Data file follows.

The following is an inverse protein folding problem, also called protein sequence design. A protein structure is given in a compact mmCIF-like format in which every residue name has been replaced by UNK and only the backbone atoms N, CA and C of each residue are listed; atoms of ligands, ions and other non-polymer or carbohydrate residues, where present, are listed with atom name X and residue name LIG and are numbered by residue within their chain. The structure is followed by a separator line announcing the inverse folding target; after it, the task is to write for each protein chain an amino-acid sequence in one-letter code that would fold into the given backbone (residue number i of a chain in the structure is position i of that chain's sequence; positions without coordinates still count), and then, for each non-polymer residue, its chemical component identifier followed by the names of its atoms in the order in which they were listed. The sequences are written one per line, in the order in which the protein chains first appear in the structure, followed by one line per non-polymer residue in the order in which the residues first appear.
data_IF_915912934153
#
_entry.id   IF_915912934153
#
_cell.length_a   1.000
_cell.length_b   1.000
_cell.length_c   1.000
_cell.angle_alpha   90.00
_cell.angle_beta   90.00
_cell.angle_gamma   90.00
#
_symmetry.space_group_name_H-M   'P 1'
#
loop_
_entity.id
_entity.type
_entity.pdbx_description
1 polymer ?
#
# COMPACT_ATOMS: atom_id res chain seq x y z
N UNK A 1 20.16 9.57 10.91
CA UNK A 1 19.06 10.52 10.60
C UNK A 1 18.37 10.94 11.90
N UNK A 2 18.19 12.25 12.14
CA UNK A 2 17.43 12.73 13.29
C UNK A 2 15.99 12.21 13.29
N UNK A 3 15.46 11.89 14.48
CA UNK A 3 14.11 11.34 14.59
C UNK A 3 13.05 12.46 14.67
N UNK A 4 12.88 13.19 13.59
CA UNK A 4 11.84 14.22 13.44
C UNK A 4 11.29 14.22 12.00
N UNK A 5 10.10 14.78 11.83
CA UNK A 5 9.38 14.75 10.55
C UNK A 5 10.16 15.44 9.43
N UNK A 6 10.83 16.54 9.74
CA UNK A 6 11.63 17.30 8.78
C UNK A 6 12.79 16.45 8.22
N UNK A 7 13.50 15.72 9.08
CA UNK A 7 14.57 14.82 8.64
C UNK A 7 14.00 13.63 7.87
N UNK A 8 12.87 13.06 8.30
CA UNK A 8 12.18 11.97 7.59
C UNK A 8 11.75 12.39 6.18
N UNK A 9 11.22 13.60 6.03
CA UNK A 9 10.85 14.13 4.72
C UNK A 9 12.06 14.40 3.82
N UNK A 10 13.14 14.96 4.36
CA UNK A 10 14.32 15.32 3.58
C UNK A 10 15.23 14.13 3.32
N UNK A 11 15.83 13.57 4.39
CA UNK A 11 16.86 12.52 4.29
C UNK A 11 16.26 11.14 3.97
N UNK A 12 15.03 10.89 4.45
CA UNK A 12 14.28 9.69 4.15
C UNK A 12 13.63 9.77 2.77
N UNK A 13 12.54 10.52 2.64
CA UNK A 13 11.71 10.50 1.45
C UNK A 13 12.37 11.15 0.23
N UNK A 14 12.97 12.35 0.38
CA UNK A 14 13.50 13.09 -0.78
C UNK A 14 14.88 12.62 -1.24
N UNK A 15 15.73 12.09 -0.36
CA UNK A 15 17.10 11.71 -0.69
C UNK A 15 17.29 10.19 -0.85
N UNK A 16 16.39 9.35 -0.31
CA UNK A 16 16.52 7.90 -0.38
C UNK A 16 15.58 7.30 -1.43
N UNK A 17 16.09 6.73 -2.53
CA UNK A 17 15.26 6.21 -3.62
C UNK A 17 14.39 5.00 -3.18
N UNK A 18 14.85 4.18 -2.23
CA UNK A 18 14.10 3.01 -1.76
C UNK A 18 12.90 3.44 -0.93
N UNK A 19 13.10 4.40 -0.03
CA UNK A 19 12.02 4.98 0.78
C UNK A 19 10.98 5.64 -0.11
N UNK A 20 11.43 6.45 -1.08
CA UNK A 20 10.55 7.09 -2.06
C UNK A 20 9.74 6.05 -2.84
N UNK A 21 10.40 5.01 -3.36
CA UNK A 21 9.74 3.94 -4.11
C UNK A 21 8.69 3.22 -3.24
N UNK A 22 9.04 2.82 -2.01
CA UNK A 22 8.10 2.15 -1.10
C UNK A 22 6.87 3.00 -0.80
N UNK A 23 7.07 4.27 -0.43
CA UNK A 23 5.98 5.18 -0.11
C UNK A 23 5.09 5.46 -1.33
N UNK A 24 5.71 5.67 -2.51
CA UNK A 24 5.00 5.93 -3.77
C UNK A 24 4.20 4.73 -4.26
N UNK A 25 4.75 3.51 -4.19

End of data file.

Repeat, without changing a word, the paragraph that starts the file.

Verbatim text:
The following is an inverse protein folding problem, also called protein sequence design. A protein structure is given in a compact mmCIF-like format in which every residue name has been replaced by UNK and only the backbone atoms N, CA and C of each residue are listed; atoms of ligands, ions and other non-polymer or carbohydrate residues, where present, are listed with atom name X and residue name LIG and are numbered by residue within their chain. The structure is followed by a separator line announcing the inverse folding target; after it, the task is to write for each protein chain an amino-acid sequence in one-letter code that would fold into the given backbone (residue number i of a chain in the structure is position i of that chain's sequence; positions without coordinates still count), and then, for each non-polymer residue, its chemical component identifier followed by the names of its atoms in the order in which they were listed. The sequences are written one per line, in the order in which the protein chains first appear in the structure, followed by one line per non-polymer residue in the order in which the residues first appear.